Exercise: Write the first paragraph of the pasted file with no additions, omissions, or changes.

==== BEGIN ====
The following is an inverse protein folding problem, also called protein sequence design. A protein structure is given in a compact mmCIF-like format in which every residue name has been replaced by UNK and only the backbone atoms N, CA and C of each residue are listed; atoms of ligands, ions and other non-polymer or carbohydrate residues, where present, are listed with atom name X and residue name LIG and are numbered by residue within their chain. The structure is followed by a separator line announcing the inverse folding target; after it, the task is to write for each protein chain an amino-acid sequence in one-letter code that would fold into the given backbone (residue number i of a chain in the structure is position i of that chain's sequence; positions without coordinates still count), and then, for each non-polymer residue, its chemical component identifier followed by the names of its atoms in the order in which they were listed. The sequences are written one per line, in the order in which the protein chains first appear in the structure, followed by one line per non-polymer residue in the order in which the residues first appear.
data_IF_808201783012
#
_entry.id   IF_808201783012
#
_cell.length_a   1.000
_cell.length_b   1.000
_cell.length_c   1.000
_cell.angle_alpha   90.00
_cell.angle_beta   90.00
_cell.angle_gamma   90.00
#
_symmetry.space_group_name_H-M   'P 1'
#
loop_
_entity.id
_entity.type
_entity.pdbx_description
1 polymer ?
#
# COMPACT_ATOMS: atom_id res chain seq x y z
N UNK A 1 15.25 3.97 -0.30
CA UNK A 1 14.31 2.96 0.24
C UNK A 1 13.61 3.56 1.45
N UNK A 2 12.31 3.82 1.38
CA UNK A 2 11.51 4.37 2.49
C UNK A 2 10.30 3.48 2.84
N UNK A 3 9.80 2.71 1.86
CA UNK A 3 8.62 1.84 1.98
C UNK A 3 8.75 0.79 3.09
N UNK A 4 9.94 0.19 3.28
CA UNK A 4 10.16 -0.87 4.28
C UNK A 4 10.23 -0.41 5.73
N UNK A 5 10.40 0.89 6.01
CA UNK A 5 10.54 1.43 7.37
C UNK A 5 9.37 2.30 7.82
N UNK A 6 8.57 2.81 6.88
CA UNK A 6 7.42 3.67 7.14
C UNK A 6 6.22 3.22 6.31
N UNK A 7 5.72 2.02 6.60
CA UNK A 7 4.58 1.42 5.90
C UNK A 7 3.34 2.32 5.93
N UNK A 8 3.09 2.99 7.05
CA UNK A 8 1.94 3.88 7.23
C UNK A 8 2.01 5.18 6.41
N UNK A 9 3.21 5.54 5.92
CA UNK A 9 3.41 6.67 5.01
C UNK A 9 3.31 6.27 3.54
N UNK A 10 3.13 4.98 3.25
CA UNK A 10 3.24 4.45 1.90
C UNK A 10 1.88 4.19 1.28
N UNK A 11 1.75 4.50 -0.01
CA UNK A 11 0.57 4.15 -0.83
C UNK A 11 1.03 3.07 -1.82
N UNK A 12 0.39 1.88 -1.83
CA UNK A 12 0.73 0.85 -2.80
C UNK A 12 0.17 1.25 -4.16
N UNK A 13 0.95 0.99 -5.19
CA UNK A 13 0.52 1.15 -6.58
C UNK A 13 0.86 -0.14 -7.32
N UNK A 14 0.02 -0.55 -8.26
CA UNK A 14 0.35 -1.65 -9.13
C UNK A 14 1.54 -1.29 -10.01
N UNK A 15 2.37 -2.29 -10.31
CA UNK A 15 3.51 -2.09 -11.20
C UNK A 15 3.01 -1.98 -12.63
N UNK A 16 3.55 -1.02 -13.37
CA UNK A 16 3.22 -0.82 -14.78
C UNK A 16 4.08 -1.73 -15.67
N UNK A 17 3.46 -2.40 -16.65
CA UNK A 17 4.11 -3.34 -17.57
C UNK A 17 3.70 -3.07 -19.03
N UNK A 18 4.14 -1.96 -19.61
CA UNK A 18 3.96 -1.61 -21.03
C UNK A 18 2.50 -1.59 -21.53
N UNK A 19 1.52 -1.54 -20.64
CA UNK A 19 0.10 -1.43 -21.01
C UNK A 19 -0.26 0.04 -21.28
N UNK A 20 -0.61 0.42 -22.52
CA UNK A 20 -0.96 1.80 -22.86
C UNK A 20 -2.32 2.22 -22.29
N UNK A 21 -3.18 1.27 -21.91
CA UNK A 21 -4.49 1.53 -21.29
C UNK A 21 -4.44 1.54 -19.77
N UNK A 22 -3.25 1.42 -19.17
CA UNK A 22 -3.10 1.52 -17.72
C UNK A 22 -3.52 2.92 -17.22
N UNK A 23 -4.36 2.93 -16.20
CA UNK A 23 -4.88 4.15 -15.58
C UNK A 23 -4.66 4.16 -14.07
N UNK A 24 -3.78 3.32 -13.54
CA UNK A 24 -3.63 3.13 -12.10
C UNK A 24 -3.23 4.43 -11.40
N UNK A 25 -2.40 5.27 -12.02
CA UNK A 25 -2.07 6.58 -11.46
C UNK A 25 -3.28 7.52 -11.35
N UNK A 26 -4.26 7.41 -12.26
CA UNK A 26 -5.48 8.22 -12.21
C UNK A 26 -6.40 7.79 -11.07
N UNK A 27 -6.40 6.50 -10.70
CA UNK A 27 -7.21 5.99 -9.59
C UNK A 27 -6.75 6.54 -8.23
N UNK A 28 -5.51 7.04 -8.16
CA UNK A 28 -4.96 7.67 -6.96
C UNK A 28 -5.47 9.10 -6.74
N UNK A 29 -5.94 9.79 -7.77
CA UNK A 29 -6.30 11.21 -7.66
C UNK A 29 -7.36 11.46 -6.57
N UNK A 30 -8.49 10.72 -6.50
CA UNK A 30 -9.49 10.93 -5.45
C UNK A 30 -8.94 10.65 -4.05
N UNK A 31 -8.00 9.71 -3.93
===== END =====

The following is an inverse protein folding problem, also called protein sequence design. A protein structure is given in a compact mmCIF-like format in which every residue name has been replaced by UNK and only the backbone atoms N, CA and C of each residue are listed; atoms of ligands, ions and other non-polymer or carbohydrate residues, where present, are listed with atom name X and residue name LIG and are numbered by residue within their chain. The structure is followed by a separator line announcing the inverse folding target; after it, the task is to write for each protein chain an amino-acid sequence in one-letter code that would fold into the given backbone (residue number i of a chain in the structure is position i of that chain's sequence; positions without coordinates still count), and then, for each non-polymer residue, its chemical component identifier followed by the names of its atoms in the order in which they were listed. The sequences are written one per line, in the order in which the protein chains first appear in the structure, followed by one line per non-polymer residue in the order in which the residues first appear.